Right at the beginning, the discussion turned to the concept of coming out, i.e., the moment when a person publicly declares their different sexual orientation. The Pospíšil couple brought an interesting perspective since they experienced the coming out from the other side, that is, as its recipients from their daughter’s side. “In retrospect, our daughter’s message about her sexual orientation brought relief, because the things we already knew were made a very clear fact by that statement,” said Lenka Pospíšilová.

Another significant thematic block was the debate on the approach to people with a homosexual orientation in the church. Veronika Dočkalová’s testimony pointed to the often painful situation in the Roman Catholic Church: “As I was preparing for confirmation, I came across a wall of ecclesiastical law and catechism that clearly told me: You do not quite belong here.” On the situation in the Catholic Church, she added: “If someone lives in a long-term relationship with a person of the same sex, they do not have access to the sacraments. I think it is a completely bizarre thing. If a person experiences some amorous moments with a person of the same sex and shows remorse for these acts in confession, they can receive all the sacraments. However, if it is found that the person in question lives with this person permanently, they are done in the eyes of the church, so to speak. From my point of view, this is a clear support for promiscuity at the expense of stable relations.” On the other hand, Zdeněk Turek, who has experience with several churches, including the Church of the Brethren or the Seventh-day Adventist Church, encountered obstacles in the Protestant environment. He also encountered inconveniences and misunderstandings.

As the Pospíšil couple said, it is a great advantage that the Evangelical Church of Czech Brethren does not qualify evangelical homosexuality as a sin. In the context of Czech churches, however, this is a minority approach. The ecumenical and even international interest shows the need for dialogue in the church environment: in addition to lay people, the debate was followed by a number of clergy from various churches: for example, a Slovak Lutheran pastor spoke up, who, due to her open attitude towards LGBT people, faces the threat of a ban on clerical service in her church.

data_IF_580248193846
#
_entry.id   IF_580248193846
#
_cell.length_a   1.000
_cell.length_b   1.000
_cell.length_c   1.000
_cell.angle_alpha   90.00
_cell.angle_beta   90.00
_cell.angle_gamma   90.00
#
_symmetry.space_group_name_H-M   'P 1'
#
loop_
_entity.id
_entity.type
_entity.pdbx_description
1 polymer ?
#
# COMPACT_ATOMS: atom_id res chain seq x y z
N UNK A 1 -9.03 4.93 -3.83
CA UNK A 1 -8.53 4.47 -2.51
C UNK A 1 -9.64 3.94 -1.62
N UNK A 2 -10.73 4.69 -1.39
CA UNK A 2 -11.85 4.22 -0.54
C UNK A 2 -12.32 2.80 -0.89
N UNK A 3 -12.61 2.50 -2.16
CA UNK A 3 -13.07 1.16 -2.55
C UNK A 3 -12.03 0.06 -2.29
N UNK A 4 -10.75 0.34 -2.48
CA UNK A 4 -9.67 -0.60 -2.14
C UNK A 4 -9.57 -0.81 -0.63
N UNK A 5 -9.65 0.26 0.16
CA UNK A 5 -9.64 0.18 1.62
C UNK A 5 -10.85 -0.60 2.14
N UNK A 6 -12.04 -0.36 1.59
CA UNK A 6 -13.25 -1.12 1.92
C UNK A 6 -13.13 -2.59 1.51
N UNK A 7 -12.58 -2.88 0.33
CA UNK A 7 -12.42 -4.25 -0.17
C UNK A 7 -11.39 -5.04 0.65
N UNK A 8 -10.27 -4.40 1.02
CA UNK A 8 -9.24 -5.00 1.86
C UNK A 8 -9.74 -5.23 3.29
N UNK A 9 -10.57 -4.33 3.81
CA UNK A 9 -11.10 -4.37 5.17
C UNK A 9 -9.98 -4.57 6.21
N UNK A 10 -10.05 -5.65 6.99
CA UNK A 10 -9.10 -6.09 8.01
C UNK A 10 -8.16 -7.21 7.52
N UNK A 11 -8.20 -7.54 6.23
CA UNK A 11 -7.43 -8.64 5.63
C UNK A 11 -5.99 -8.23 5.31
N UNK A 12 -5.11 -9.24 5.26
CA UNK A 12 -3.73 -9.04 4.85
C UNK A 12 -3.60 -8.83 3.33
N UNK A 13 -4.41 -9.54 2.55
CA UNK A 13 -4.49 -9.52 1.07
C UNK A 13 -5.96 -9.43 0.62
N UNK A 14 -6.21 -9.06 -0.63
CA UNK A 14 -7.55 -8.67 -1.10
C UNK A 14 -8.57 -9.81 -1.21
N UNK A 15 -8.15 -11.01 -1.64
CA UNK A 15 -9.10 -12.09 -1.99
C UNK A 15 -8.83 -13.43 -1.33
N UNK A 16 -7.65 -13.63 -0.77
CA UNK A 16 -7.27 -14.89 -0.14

This discussion did not provide clear answers, but it must be added that that was intentional. The purpose was not to “define the field”, but to give space for discussion and talk about things openly.

The third discussion took place on Wednesday, April 14th, 2021. The interview was moderated by Pavel Pokorný, Deputy Synod Senior of the Evangelical Church of Czech Brethren, and the following guests accepted the invitation: Ivan Eľko, Bishop General of the Evangelical Church in Slovakia, Benigna Carstens, leading member of the Unity of Brethren in Herrnhut, Germany, and Ondřej Stehlík, a pastor of the Presbyterian Church in New York.

The representatives of foreign churches spoke about their views and practices when it comes to homosexuality and about their experience with dialogue in the church and society as well as with the search for consensus.

Ema Pospisilova, Adela Rozborilova